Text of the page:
A major milestone came in 2015, when a tweaked version of the HSV-1 cold-sore virus injected into tumors became the first oncolytic immunotherapy to demonstrate therapeutic benefit against melanoma in a late-stage trial. The drug, created by BioVex Inc. -- which Amgen Inc. bought in 2011 for as much as $1 billion -- was the first of its kind to gain regulatory approval in the U.S. in 2015 and Europe in 2016.
“I think there is going to be a resurgence of the oncolytic virus field,” said Antoni Ribas, a professor of medicine at the University of California, Los Angeles, who has worked in cancer immunotherapy for 20 years. Enthusiasm for the approach has been bolstered by the potential of viruses to amplify the activity of the checkpoint inhibitors, he said, adding that other strategies for stimulating the immune response also look promising.
Besides Cavatak, other oncolytic viruses are closing in on drug approval in North America and Europe, Tomoki Todo and colleagues at the University of Tokyo’s Institute of Medical Science wrote in a 2016 review paper. These included:
- Pexa-Vec, based on the smallpox vaccine virus, and under development by SillaJen Inc. and studied in patients with liver and breast cancer, sarcoma, and in combination with checkpoint inhibitors for colorectal cancer.
- CG0070, based on a modified common cold adenovirus; being developed by closely held Cold Genesys Inc. and studied in patients with bladder cancer as well as with checkpoint modulators for other solid tumors.
- DS-1647, or G47Δ, based on a mutated HSV-1 virus; being co-developed by Daiichi Sankyo Co. and designated in July as an orphan drug for the treatment of malignant glioma by Japan’s health ministry.
- Reolysin, a respiratory enteric orphan virus; being developed by Oncolytics Biotech Inc. and studied in breast cancer patients.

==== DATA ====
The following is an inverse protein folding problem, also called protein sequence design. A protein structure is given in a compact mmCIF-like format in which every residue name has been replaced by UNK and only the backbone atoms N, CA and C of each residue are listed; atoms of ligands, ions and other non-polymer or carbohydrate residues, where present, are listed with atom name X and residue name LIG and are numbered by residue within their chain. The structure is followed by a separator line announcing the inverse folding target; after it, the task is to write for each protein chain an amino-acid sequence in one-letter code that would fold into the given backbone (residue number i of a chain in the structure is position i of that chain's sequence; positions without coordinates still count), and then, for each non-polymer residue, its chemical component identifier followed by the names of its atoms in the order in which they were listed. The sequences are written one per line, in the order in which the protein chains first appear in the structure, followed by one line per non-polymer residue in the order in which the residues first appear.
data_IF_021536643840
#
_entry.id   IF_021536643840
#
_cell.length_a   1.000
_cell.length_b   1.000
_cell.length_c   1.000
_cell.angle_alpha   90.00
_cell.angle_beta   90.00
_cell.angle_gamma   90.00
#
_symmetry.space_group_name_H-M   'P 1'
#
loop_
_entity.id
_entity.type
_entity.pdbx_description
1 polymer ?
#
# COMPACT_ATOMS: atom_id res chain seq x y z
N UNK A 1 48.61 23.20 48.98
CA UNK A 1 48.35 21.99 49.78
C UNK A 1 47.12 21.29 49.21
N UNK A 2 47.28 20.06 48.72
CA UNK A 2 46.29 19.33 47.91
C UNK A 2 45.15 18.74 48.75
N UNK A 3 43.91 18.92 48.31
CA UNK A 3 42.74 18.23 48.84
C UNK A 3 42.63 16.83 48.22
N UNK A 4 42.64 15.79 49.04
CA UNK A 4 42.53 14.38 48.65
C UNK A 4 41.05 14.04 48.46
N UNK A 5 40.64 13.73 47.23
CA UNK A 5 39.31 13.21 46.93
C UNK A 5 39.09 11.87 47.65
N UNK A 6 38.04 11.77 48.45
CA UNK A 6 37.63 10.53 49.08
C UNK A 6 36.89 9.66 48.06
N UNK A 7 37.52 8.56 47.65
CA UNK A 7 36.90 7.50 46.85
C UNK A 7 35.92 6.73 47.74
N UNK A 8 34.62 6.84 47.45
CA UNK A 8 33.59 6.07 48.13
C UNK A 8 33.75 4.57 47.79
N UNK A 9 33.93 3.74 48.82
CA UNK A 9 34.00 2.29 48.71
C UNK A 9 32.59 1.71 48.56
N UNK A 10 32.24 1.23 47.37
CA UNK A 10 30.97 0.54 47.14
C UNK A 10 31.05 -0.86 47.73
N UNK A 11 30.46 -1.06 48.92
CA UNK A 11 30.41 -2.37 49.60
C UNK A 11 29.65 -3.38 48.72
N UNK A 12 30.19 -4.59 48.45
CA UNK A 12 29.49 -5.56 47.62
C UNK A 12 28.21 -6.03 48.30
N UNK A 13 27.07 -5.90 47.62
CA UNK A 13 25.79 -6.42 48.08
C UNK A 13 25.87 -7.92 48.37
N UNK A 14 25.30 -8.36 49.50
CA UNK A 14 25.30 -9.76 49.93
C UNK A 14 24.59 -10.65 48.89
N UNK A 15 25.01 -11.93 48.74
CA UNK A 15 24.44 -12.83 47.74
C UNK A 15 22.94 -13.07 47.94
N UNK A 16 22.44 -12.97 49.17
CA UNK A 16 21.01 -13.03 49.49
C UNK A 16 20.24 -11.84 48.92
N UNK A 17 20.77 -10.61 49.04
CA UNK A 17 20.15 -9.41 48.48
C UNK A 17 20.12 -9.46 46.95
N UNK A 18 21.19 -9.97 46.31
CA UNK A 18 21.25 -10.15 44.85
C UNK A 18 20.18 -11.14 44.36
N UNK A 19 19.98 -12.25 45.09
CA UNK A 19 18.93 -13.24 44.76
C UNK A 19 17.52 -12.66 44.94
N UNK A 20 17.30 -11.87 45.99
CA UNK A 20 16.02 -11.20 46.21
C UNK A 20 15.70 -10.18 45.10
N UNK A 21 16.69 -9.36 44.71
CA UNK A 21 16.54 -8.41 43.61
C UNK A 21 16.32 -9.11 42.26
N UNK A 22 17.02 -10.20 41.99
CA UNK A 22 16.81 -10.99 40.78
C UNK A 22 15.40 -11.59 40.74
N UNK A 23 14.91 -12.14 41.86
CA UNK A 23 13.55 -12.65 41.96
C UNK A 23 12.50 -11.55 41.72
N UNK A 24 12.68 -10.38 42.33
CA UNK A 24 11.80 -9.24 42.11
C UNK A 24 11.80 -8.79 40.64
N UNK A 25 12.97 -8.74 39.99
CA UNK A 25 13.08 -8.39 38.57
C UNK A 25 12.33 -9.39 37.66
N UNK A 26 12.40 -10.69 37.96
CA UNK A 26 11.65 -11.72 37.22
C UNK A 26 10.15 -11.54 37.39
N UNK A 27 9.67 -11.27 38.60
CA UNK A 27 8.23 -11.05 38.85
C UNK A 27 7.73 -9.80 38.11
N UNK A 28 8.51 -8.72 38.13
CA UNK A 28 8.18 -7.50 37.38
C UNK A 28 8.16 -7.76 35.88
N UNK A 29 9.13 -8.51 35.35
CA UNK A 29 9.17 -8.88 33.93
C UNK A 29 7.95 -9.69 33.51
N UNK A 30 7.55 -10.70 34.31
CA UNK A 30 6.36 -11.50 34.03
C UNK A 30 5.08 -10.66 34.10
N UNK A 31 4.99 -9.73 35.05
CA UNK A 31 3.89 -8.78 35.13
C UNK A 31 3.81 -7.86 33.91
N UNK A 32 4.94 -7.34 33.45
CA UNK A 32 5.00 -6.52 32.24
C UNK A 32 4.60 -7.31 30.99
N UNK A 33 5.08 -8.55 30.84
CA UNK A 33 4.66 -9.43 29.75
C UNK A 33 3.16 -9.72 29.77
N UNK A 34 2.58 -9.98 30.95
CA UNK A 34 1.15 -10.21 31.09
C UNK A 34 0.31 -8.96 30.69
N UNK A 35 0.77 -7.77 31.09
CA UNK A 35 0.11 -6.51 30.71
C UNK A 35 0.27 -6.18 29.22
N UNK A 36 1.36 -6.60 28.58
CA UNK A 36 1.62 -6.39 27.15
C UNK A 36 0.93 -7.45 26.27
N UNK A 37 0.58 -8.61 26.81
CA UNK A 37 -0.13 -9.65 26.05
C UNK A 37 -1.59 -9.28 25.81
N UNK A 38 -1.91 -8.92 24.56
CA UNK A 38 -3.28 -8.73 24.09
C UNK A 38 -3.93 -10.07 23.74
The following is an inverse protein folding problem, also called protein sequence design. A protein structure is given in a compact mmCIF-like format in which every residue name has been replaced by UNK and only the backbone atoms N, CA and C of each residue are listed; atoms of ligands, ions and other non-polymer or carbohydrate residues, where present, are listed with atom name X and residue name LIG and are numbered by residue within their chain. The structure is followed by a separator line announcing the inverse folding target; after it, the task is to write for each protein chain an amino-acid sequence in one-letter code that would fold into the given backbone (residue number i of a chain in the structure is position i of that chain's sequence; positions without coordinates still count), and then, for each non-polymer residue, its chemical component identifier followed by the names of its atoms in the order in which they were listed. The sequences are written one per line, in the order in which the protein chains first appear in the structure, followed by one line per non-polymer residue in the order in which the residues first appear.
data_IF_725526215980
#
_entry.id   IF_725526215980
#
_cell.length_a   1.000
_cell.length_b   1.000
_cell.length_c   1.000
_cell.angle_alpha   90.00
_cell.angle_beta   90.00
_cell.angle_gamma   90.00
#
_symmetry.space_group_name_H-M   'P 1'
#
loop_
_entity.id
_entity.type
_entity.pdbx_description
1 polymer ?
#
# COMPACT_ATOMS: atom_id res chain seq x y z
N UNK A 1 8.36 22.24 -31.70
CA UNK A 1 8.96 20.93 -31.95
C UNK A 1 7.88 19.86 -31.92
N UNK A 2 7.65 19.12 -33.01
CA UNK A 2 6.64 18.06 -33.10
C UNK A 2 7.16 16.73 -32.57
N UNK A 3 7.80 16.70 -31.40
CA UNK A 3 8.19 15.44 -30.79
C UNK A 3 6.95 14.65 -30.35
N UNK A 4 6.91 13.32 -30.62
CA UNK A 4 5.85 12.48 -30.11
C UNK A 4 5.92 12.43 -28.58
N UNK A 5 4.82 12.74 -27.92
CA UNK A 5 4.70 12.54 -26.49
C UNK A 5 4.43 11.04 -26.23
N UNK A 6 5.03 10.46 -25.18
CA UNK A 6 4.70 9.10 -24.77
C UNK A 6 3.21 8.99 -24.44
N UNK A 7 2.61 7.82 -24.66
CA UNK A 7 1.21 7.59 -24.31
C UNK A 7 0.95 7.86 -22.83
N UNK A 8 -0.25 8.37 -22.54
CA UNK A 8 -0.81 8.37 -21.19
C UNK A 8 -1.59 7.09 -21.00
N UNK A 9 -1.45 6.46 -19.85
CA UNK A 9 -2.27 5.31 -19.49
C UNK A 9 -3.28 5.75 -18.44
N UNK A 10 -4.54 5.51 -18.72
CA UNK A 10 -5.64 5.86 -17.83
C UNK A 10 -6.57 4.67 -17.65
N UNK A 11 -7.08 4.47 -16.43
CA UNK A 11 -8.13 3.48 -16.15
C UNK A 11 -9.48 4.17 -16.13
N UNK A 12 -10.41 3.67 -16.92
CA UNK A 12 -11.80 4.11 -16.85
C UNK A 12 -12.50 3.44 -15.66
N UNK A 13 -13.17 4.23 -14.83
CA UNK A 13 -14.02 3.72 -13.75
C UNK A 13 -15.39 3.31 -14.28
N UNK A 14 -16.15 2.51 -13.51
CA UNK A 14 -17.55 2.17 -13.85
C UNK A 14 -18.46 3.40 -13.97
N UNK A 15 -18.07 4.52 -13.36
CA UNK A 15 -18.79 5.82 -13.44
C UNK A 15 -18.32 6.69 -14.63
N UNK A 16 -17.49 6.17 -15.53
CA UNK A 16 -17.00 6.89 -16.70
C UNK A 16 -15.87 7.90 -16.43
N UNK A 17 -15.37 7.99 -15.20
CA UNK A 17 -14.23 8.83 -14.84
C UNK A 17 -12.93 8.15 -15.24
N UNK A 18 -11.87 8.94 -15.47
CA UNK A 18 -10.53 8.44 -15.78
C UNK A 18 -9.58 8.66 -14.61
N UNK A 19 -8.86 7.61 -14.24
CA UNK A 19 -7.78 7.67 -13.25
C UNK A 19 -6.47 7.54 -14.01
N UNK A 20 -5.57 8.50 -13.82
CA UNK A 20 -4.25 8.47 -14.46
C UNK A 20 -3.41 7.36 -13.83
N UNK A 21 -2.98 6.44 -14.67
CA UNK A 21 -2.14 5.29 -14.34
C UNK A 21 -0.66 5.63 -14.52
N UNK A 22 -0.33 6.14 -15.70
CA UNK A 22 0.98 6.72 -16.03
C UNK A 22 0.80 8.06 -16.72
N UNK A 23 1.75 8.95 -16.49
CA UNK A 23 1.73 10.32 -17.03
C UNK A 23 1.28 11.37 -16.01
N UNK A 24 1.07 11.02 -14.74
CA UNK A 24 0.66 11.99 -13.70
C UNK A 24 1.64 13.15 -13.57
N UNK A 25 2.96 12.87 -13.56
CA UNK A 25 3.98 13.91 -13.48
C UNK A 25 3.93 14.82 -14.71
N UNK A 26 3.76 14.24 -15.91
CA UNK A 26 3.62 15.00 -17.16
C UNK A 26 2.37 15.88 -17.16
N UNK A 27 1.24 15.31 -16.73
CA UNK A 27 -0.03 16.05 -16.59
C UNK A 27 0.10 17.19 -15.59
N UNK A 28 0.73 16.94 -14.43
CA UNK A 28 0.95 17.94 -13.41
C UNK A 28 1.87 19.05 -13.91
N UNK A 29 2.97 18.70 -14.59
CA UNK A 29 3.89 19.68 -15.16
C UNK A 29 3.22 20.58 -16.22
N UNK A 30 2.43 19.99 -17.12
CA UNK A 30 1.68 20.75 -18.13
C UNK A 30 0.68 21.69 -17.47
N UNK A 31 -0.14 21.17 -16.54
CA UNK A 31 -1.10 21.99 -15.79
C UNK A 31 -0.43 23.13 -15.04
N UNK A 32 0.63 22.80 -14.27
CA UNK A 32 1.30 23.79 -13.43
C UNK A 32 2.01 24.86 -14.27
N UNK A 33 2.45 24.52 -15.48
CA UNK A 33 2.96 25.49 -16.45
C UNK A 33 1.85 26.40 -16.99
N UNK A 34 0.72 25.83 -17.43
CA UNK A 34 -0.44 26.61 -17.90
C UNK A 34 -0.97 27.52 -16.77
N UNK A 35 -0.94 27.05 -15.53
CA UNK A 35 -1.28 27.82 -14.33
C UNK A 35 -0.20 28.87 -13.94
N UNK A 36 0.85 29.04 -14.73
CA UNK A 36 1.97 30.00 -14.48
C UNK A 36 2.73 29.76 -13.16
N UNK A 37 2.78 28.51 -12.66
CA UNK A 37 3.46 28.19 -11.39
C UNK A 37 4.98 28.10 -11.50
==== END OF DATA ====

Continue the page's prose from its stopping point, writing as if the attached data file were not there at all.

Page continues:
Transgene SA began treating patients with glioblastoma, a form of brain cancer, using TG6002, a novel oncolytic based on the smallpox vaccine virus, the French company said in October. Japan’s Takara Bio Inc. said in December it would start testing its HF10 virus in combination with Bristol-Myers Squibb’s checkpoint inhibitor Opdivo for melanoma after it began studying it in pancreatic cancer patients.
Closely held DNAtrix Inc. is also tackling glioblastoma with its DNX-2401, based on a common-cold virus, in combination with Merck’s Keytruda, while Genelux Corp. is also testing tweaked smallpox vaccine virus against gynecological cancers.
Companies developing promising oncolytic viruses will be attractive to cancer-drug makers, said Rajiv Khanna, a senior scientist at the QIMR Berghofer Medical Research Institute in Brisbane, Australia, who has worked in tumor immunology for more than 20 years. For much of that time, major pharmaceutical companies weren’t interested in oncolytic viruses, he said.
“But suddenly they have woken up and seen these results,” said Khanna, whose lab is studying ways of killing cancers that are caused by viruses. “I was impressed that Merck would pay that much money for a company, but their results are quite encouraging, so it makes sense.”